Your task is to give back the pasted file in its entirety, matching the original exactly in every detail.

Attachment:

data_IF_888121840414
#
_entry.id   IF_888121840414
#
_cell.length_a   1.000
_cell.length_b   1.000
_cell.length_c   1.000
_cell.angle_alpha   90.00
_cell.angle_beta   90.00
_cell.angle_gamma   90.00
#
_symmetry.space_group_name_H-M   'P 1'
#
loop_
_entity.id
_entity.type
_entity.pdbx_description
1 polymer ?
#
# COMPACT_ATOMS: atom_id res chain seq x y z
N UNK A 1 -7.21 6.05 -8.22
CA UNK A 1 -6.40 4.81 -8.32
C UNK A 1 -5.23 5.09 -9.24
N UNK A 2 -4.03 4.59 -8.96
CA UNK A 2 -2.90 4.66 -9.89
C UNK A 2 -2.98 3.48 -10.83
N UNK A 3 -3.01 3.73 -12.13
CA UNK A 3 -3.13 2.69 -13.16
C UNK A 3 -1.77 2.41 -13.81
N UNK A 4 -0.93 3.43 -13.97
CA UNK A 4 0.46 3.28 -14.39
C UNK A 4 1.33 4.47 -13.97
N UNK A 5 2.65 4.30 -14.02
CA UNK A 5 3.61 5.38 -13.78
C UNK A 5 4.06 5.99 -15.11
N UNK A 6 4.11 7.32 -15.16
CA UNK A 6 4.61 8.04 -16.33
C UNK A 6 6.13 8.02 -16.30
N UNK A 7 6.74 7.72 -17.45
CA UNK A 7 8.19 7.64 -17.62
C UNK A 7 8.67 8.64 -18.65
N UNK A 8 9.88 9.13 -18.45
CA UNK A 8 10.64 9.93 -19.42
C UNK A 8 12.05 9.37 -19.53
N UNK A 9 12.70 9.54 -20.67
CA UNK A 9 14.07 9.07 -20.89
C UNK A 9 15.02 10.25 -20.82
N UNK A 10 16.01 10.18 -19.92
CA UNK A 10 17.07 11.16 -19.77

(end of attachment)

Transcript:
data_IF_888121840414
#
_entry.id   IF_888121840414
#
_cell.length_a   1.000
_cell.length_b   1.000
_cell.length_c   1.000
_cell.angle_alpha   90.00
_cell.angle_beta   90.00
_cell.angle_gamma   90.00
#
_symmetry.space_group_name_H-M   'P 1'
#
loop_
_entity.id
_entity.type
_entity.pdbx_description
1 polymer ?
#
# COMPACT_ATOMS: atom_id res chain seq x y z
N UNK A 1 -7.21 6.05 -8.22
CA UNK A 1 -6.40 4.81 -8.32
C UNK A 1 -5.23 5.09 -9.24
N UNK A 2 -4.03 4.59 -8.96
CA UNK A 2 -2.90 4.66 -9.89
C UNK A 2 -2.98 3.48 -10.83
N UNK A 3 -3.01 3.73 -12.13
CA UNK A 3 -3.13 2.69 -13.16
C UNK A 3 -1.77 2.41 -13.81
N UNK A 4 -0.93 3.43 -13.97
CA UNK A 4 0.46 3.28 -14.39
C UNK A 4 1.33 4.47 -13.97
N UNK A 5 2.65 4.30 -14.02
CA UNK A 5 3.61 5.38 -13.78
C UNK A 5 4.06 5.99 -15.11
N UNK A 6 4.11 7.32 -15.16
CA UNK A 6 4.61 8.04 -16.33
C UNK A 6 6.13 8.02 -16.30
N UNK A 7 6.74 7.72 -17.45
CA UNK A 7 8.19 7.64 -17.62
C UNK A 7 8.67 8.64 -18.65
N UNK A 8 9.88 9.13 -18.45
CA UNK A 8 10.64 9.93 -19.42
C UNK A 8 12.05 9.37 -19.53
N UNK A 9 12.70 9.54 -20.67
CA UNK A 9 14.07 9.07 -20.89
C UNK A 9 15.02 10.25 -20.82
N UNK A 10 16.01 10.18 -19.92
CA UNK A 10 17.07 11.16 -19.77